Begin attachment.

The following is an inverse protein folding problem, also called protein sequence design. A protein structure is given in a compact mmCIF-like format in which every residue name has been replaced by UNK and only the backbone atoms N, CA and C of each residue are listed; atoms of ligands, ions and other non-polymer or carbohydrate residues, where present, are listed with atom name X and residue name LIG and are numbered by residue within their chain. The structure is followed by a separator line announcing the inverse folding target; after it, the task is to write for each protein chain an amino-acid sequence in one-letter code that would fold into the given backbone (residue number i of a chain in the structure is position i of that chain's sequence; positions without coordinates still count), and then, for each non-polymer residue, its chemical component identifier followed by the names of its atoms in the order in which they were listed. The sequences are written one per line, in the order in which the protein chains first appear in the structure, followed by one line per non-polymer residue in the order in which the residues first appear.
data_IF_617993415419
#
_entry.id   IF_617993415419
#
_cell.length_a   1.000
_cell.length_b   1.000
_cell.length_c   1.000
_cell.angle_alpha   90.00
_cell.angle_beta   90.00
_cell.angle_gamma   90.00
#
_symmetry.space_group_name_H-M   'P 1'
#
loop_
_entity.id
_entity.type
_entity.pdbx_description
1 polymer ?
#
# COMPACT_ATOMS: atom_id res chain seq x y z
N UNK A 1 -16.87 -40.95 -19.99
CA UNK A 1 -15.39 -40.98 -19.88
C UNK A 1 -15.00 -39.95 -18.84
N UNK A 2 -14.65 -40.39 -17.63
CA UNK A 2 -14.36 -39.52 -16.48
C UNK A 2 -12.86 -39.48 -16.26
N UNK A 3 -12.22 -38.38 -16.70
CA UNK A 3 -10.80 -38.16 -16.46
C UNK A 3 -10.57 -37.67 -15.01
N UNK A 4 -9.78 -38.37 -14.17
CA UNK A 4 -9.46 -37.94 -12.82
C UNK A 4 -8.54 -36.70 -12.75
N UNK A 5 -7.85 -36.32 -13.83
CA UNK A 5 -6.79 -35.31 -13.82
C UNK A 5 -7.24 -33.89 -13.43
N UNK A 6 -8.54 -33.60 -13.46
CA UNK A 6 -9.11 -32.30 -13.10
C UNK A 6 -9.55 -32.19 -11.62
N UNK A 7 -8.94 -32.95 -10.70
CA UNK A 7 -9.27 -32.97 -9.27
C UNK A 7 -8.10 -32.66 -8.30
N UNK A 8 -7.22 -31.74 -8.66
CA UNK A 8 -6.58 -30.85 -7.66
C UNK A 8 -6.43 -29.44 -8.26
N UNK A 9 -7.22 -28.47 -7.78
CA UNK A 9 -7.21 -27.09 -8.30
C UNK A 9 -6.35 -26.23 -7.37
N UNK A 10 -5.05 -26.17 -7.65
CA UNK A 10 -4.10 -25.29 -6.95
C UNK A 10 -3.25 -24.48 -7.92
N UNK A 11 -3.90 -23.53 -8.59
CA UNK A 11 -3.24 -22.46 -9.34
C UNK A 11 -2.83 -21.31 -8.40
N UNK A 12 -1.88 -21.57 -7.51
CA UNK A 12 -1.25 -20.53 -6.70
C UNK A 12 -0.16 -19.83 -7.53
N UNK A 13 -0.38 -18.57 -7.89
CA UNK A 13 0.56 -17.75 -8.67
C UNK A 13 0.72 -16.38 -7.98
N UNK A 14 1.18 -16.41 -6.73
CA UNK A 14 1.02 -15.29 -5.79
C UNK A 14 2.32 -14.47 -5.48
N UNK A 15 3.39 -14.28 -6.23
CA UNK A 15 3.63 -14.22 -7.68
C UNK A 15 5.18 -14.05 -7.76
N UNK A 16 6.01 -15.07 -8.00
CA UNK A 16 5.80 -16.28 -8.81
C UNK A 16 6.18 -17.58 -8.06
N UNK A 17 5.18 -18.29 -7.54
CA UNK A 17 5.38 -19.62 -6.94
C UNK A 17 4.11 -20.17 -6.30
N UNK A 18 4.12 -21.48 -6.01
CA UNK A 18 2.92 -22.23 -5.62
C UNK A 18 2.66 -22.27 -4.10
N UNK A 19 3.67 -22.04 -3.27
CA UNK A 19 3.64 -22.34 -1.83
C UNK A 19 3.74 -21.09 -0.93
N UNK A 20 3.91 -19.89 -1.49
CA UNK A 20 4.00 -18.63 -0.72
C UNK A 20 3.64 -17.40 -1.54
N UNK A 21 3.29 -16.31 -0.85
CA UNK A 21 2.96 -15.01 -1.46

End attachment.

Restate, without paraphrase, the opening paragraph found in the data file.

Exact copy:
The following is an inverse protein folding problem, also called protein sequence design. A protein structure is given in a compact mmCIF-like format in which every residue name has been replaced by UNK and only the backbone atoms N, CA and C of each residue are listed; atoms of ligands, ions and other non-polymer or carbohydrate residues, where present, are listed with atom name X and residue name LIG and are numbered by residue within their chain. The structure is followed by a separator line announcing the inverse folding target; after it, the task is to write for each protein chain an amino-acid sequence in one-letter code that would fold into the given backbone (residue number i of a chain in the structure is position i of that chain's sequence; positions without coordinates still count), and then, for each non-polymer residue, its chemical component identifier followed by the names of its atoms in the order in which they were listed. The sequences are written one per line, in the order in which the protein chains first appear in the structure, followed by one line per non-polymer residue in the order in which the residues first appear.